The grief that accompanies the loss of a loved one is crippling. In Feeling Left Behind, author Kim Murdock relates and empathizes with that pain because she’s been there. She knows what it feels like to be woefully blindsided by music or at the grocery store, to reconsider the future alone, and to connect with a person who is no longer alive. You will relate to her chapters as she describes:
● The crushing desire to freeze time and isolate yourself
● The unstable phase of “firsts”― first holidays, birthdays, anniversaries
● The anger and sadness at seeing other couples
● The loss of self, empathy, security, and tolerance
● The heartbreaking sadness of getting rid of their belongings
● And so much more
This is not a step-by-step guide on how to grieve. Kim outlines every detail of her experience as well as the experiences of her widow/widower friends to show you that you are not alone. You are normal. And you deserve as much time as possible to figure out how to survive in your own way.
Kim Murdock is a writer and editor who has made it her mission to help those dealing with the loss of a loved one, particularly a spouse. After becoming a widow at 42, she didn't want people to tell her how to heal or that everything happens for a reason. She just wanted to know that her feelings were normal. She spent almost three years working with a grief counselor and joined a young widows group, becoming good friends with many widows/widowers. Having these outlets to share her feelings and know she wasn't alone was really the only thing that helped her.
In gratitude to the widows and widowers who helped her, she decided to pay it forward and support others suffering a loss. In her award-winning book, Feeling Left Behind, she shares her experiences and feelings to help others know they aren't alone and that their feelings are normal. In a candid and heartfelt way, she expresses what many–maybe even most–grieving people feel and experience.
Last night I chatted with a friend in Canada. She said she feels guilty that she isn’t doing more to help during this pandemic. She sees news stories about chefs feeding thousands of people, musicians creating online concerts for charity, or people working tirelessly at food banks, not to mention healthcare workers. Interestingly, I’ve had this same conversation with two other friends—all of us feeling guilty that we haven’t done more, that we haven’t stepped into the fire, and that we can pay our mortgages and food bills. I’ve donated to two food banks along with my regular charitable donations; I wear a mask and social distance; I’ve purchased groceries for an older friend; I sit on the phone with my older neighbor who lost his wife recently. But somehow, that doesn’t seem enough. It seems like I should be delivering groceries to strangers or dancing down the street to entertain my neighbors (if you know me, you know that’s not my personality at all). Or . . . I don’t know what. With type I diabetes, I’m technically in the high-risk category, so I try to limit my exposure. But, I still feel guilty, along with at least three of my friends.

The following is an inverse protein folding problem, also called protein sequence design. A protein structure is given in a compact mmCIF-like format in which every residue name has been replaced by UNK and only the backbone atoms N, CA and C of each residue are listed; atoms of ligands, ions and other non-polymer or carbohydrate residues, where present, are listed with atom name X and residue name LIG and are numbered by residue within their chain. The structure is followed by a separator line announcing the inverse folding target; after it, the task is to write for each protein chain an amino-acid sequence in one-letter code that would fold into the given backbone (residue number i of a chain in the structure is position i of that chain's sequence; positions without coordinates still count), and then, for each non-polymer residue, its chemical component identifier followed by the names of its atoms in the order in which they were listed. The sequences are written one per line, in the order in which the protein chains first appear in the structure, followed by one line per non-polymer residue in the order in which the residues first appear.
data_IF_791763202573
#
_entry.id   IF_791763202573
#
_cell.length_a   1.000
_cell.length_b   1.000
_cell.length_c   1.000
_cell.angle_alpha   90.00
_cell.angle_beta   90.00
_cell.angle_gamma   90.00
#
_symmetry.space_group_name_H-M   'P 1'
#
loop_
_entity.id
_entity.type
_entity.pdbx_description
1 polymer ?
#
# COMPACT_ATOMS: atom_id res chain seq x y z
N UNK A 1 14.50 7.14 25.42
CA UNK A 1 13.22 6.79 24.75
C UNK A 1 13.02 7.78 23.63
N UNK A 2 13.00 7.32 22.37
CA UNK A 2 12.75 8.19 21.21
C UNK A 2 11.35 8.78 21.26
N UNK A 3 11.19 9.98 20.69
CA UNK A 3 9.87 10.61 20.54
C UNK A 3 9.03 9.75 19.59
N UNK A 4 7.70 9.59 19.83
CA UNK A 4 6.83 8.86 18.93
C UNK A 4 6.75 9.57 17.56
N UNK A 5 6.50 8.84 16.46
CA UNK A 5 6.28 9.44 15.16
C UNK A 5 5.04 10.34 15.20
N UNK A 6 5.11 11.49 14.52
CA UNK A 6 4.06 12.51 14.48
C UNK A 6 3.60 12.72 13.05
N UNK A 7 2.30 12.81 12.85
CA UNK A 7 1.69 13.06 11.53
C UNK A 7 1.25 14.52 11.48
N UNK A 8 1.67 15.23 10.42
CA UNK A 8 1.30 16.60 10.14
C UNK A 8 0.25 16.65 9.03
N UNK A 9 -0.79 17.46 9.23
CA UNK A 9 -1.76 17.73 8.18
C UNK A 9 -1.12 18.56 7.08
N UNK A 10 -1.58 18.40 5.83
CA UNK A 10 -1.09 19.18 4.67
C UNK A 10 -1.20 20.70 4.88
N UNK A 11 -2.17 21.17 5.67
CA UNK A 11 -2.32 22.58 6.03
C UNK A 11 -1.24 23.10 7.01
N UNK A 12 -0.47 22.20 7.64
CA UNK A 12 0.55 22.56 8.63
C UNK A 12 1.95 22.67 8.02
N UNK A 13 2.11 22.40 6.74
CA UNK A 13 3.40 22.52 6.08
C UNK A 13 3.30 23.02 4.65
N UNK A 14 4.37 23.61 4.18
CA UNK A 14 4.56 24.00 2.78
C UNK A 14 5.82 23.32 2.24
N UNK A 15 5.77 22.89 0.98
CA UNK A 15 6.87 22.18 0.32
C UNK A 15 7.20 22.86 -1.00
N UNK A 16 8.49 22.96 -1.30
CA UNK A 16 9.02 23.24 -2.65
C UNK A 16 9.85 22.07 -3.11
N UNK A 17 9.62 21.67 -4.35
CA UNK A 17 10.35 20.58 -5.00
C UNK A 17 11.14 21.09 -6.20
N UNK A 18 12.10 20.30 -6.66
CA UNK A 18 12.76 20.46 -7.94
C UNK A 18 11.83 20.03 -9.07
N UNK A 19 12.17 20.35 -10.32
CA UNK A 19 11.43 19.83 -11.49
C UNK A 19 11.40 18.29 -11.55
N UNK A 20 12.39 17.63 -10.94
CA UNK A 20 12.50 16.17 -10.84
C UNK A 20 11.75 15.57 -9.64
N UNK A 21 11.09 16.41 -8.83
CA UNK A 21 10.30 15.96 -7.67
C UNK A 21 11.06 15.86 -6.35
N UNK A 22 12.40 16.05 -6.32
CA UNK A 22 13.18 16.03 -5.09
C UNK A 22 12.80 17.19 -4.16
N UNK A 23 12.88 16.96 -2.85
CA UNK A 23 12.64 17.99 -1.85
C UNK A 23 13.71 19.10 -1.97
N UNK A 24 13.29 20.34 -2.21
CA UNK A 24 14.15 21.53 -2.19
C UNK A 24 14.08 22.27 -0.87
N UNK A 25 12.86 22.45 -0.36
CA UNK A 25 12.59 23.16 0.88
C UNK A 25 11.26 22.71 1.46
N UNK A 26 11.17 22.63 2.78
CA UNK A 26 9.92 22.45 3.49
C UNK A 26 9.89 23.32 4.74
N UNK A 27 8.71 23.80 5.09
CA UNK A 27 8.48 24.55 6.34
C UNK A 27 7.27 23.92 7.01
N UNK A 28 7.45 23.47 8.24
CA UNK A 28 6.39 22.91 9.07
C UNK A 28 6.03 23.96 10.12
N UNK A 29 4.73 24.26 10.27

Feeling Left Behind: Permission to Grieve
I also had a stranger show great compassion. When my house caught on fire, the firefighters released asbestos from my ceiling. My house became a hazmat zone, and I had to have asbestos abatement in my whole house. One day, I put on a hazmat suit as I was required to do, and I went into my house while the asbestos removal people were there. There was a young man who was cleaning my house. I told him my husband had passed away. A few weeks later, I once again showed up at my house, and a card in an envelope waited for me. He and his girlfriend left me a beautiful note saying how sorry they were for everything I was going through. Inside, there was a gift certificate for a massage. His girlfriend was a hairdresser so also told me I could come in to get my hair colored or cut. These are two young people who couldn’t be earning much money, yet they showed me great kindness. Of course, I sobbed when I opened the card because I was so touched that people cared. I hope they have a special place in heaven someday.